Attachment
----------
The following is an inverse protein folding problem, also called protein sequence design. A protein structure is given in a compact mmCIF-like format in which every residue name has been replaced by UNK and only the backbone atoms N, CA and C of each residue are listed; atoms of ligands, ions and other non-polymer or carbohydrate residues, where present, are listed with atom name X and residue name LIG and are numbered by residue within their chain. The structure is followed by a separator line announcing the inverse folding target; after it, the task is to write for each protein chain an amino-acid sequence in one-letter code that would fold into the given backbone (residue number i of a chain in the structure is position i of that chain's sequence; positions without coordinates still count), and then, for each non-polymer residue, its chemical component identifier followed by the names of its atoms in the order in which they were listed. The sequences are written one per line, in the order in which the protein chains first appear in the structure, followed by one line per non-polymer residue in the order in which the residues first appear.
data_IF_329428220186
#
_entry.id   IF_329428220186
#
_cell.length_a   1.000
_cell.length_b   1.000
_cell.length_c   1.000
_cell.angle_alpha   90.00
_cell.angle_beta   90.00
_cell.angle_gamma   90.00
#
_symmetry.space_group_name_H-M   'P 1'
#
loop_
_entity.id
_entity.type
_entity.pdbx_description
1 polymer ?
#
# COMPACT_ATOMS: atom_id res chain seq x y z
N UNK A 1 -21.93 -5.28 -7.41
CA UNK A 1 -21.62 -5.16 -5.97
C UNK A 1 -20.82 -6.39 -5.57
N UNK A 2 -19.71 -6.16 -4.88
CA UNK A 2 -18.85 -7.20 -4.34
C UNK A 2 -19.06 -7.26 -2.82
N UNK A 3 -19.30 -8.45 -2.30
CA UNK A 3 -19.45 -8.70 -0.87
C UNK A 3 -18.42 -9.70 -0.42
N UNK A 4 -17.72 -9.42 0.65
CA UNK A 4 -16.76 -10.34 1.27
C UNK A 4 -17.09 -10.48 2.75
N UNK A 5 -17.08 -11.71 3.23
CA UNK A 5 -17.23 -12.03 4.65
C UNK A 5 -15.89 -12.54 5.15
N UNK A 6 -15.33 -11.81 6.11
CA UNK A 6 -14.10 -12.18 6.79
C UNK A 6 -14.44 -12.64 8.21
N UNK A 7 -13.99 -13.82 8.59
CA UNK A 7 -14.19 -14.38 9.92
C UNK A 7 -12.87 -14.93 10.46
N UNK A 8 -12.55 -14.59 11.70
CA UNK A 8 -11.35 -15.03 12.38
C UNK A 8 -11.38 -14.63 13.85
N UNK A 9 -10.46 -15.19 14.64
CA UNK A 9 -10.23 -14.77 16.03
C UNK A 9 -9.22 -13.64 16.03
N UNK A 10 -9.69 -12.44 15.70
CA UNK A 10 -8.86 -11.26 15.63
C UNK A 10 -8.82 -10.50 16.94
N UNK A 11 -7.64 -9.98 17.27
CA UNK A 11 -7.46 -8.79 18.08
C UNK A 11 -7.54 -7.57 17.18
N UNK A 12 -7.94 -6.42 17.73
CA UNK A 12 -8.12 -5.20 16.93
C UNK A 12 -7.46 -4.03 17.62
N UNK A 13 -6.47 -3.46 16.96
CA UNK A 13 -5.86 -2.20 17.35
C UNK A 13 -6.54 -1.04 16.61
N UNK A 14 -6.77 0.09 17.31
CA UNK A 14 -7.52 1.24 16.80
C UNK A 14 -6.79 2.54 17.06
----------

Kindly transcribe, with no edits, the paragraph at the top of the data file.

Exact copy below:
The following is an inverse protein folding problem, also called protein sequence design. A protein structure is given in a compact mmCIF-like format in which every residue name has been replaced by UNK and only the backbone atoms N, CA and C of each residue are listed; atoms of ligands, ions and other non-polymer or carbohydrate residues, where present, are listed with atom name X and residue name LIG and are numbered by residue within their chain. The structure is followed by a separator line announcing the inverse folding target; after it, the task is to write for each protein chain an amino-acid sequence in one-letter code that would fold into the given backbone (residue number i of a chain in the structure is position i of that chain's sequence; positions without coordinates still count), and then, for each non-polymer residue, its chemical component identifier followed by the names of its atoms in the order in which they were listed. The sequences are written one per line, in the order in which the protein chains first appear in the structure, followed by one line per non-polymer residue in the order in which the residues first appear.